Wednesday, August 21, 2013

Leaders Convert Critical Thinking to Critical Action

Critical decision making is vitally important to accurate assessments and successful strategy. Both current leaders and students have a hard time thinking critically about the nature of events in order to more accurately achieve desired outcomes. Jenkins and Cutchens (2011) have studied the lack of understanding among undergraduate students as well as their ability to apply such concepts to leadership. Such students will eventually become tomorrow’s leaders and will need new skills to compete effectively. 

An underlying assumption of all leadership is that people should use interpersonal skills in the environment to increase self-awareness, understand others, and learn from life experiences (Burbach, et. al, 2004). Leaders constantly learn about life in order to become more aware of how their behavior impacts others and how life’s lessons can enhance their decision-making abilities. When their skills consolidate to create higher levels of influential performance they have self-actualized.

Self-reflection helps to create stronger leadership. Leadership is the ability to reflect to determine what to believe and what to do in situations (Ennis, 1993). Without the ability to think about concepts and challenge premises it is difficult for people to come to new insight and solutions. Leadership is all about thinking and then acting in ways that benefit the most people. 

Critical thinking affords the opportunity for leaders to use critical reflection, integrate personal experience, and use learning to engage and understand new ideas that challenge conventional thinking (Reynolds, 1999).  It is nearly impossible to break from limited molds unless leaders are willing to challenge and grow the ability of people to achieve new heights. A lack of reflection limits the ability of leaders to make accurate decisions. 

Such reflection comes with a price. It can often create considerable discomfort and dissonance (Brookfield, 1994). To think anew means one must give up the old. This requires a level of energy and analysis in order to integrate new concepts within one’s life. It takes even more courage to integrate these concepts into the environment.

Actions required to Lead Critically:

-Be aware of the context of your situation and evaluate the implications
of your decisions.
- Ask questions and listen appropriately.
- Take the time to understand the diversity of others’ decisions, values,
and opinions.
-Be flexible and open-minded in your decision-making.
- Accept, internalize, and apply constructive criticism.
-Evaluate assumptions before you try to challenge them.
-Understand processes before you try to change them.
-Know the strengths and weaknesses of your followers and direct or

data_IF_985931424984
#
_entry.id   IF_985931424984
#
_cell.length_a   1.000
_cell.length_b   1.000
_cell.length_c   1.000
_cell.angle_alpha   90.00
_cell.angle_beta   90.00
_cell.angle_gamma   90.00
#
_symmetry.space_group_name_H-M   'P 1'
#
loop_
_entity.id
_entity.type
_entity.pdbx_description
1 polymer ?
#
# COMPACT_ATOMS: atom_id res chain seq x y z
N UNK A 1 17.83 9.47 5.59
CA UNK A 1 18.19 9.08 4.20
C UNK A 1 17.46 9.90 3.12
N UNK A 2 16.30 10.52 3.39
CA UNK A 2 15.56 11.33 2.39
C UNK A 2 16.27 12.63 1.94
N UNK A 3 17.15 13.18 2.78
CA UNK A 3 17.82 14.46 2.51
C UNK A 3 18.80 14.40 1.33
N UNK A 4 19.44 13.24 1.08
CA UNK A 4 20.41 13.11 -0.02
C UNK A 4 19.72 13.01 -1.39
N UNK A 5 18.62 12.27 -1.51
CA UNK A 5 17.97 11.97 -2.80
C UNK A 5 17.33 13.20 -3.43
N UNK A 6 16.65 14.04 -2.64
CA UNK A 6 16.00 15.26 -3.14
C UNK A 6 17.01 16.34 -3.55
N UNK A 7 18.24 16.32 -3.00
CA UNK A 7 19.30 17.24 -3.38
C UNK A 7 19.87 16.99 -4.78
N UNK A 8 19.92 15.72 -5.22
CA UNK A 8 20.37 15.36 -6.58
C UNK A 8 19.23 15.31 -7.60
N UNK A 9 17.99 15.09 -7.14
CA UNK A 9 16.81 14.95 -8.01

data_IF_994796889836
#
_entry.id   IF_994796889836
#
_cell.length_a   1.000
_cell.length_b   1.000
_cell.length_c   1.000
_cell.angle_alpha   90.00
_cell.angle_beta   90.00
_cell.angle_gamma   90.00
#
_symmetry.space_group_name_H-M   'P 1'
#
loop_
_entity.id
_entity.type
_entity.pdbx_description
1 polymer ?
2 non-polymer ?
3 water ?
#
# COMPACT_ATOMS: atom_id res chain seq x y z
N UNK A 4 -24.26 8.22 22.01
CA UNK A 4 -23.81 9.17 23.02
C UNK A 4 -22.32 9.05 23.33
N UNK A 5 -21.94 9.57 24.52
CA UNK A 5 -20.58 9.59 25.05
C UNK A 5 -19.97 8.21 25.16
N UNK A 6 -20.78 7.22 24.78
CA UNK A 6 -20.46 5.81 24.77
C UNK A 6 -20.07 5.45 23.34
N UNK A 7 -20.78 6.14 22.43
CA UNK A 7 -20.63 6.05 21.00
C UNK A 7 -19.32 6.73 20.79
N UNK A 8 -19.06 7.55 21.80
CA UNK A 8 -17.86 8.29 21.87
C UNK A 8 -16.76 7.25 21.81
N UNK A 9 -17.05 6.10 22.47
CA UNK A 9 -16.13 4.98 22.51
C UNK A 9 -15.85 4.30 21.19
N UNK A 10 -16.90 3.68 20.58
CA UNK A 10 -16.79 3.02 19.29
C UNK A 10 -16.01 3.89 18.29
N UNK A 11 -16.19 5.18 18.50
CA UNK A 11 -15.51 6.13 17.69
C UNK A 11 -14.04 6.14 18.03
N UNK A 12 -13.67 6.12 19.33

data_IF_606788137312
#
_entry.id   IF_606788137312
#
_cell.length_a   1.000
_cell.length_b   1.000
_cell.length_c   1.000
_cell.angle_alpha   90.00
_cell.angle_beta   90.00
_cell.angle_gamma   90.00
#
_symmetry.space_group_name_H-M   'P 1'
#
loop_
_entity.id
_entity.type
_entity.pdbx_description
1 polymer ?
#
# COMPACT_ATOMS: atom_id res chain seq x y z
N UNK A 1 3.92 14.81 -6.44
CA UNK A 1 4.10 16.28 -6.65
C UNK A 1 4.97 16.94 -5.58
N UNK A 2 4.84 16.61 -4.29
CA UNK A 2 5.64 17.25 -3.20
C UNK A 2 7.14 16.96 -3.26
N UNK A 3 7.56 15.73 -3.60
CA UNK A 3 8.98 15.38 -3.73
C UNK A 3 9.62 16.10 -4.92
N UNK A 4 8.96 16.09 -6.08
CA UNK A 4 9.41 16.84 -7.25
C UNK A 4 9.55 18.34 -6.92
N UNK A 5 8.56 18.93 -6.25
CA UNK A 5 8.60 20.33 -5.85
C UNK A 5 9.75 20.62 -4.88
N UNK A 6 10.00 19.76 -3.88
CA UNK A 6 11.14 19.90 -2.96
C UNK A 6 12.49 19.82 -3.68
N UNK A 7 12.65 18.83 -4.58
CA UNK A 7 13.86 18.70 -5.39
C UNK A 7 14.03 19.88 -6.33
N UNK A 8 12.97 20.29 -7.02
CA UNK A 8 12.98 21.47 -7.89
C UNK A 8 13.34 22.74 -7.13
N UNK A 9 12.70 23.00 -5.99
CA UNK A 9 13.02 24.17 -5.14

empower accordingly.
- Be purposeful and take into account your organization’s mission and
values when making decisions.
- Engage others where they are, not where you want them to be.
- Encourage critical followership.
- Take informed action.

The study by Jenkins and Cutchens utilized 80 advanced leadership students to analyze and understand the concept of “leading critically”. It is important to teach students and executives that thinking critically helps one to apply such skills in different situations to enhance leadership. To lead critically requires one to not only think critically but to act critically. Through the understanding of critical thinking in leadership higher order leadership skill can be developed. 

The study brings to our awareness that effective leadership has at least two parts. One must not only think critically but also act critically to be effective. It is hard enough for people to think for themselves but to then act against the grain of group think can be extremely difficult. Such actions are often thwarted by social adherence pressures, dissent, and loss of support. To lead means to chart one’s own course and give a path to others. 

Brookfield, S. D. (1994). Understanding and facilitating adult learning: A comprehensive analysis of principles and effective practices. San Francisco: Jossey-Bass and England: Open University Press.

Burbach, M. E., Matkin, G. S., & Fritz, S. M. (2004). Teaching critical thinking in an introductory leadership course utilizing active learning strategies: A confirmatory study. College Student Journal, 38(3), 482-493.
Ennis, R. H. (1993). Critical thinking assessment. Theory into Practice, 32(3),

Jenkins, D. & Cutchens, A. (2011). Leading critically: a grounded theory of applied critical thinking in leadership studies. Journal of Leadership Education, 10 (2). 

Reynolds, M. (1999). Critical reflection and management education: Rehabilitating less hierarchical approaches. Journal of Management Education, 23(5), 537-53.

No comments:

Post a Comment